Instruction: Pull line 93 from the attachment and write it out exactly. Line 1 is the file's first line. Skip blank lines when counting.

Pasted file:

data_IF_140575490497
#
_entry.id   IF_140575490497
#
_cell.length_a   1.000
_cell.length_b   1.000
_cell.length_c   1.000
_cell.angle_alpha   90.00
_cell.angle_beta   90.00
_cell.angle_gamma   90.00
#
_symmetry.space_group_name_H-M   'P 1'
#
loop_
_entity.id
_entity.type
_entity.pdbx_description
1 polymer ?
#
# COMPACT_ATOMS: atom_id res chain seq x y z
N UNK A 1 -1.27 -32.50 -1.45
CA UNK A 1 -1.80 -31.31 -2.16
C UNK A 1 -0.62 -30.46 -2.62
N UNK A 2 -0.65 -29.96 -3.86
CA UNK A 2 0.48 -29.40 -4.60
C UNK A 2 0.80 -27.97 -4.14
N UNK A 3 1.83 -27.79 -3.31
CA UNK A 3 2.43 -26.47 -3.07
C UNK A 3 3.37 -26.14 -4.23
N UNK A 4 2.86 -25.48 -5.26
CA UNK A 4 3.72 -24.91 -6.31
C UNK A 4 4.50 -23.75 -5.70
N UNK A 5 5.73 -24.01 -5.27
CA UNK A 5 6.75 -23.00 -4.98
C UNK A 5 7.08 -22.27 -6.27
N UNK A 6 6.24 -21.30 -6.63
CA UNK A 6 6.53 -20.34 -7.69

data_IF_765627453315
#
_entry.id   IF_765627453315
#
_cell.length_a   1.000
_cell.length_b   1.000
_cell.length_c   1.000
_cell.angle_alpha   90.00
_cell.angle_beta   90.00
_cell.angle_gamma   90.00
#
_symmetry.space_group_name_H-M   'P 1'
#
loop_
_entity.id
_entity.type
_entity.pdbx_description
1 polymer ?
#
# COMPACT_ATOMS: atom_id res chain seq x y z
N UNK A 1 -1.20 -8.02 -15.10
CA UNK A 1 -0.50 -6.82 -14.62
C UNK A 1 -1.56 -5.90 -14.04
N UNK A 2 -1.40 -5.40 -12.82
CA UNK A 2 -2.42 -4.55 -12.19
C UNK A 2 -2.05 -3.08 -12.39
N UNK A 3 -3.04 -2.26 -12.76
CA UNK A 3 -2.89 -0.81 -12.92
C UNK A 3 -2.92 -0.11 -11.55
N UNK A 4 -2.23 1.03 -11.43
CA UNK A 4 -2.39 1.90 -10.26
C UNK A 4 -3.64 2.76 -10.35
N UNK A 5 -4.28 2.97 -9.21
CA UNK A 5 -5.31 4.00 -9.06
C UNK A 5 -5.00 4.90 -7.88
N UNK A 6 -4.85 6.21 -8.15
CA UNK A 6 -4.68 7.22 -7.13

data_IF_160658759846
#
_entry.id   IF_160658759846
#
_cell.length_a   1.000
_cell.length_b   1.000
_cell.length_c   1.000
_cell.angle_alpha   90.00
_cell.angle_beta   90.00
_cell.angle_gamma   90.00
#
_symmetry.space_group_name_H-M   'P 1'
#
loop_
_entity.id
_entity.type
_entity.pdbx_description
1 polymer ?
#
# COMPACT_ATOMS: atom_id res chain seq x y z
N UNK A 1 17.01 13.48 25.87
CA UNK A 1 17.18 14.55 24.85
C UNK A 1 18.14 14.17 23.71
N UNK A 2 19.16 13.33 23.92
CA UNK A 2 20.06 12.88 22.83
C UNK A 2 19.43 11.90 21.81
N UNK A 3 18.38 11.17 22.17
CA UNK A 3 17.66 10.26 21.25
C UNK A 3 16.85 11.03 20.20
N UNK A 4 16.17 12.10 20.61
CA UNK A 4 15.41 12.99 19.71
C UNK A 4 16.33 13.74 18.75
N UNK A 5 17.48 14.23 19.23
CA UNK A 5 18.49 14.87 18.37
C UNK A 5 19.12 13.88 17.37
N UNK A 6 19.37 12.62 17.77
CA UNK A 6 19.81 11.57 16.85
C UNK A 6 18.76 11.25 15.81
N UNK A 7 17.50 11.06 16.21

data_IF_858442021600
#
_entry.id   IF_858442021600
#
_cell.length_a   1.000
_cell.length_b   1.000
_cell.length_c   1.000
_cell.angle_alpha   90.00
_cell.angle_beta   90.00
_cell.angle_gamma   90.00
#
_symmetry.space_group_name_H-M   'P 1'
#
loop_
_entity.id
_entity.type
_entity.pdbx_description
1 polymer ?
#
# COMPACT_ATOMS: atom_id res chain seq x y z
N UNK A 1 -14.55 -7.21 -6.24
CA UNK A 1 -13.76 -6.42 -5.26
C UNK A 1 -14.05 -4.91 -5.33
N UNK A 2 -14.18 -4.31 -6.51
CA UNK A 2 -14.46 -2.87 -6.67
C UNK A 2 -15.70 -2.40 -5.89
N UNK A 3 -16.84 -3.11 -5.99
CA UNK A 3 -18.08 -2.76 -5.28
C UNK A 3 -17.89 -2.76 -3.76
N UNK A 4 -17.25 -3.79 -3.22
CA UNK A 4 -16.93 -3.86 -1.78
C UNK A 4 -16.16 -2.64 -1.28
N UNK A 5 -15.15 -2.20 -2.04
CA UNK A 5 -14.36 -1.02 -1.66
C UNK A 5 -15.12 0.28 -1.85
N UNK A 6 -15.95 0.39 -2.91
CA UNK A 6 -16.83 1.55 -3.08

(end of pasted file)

#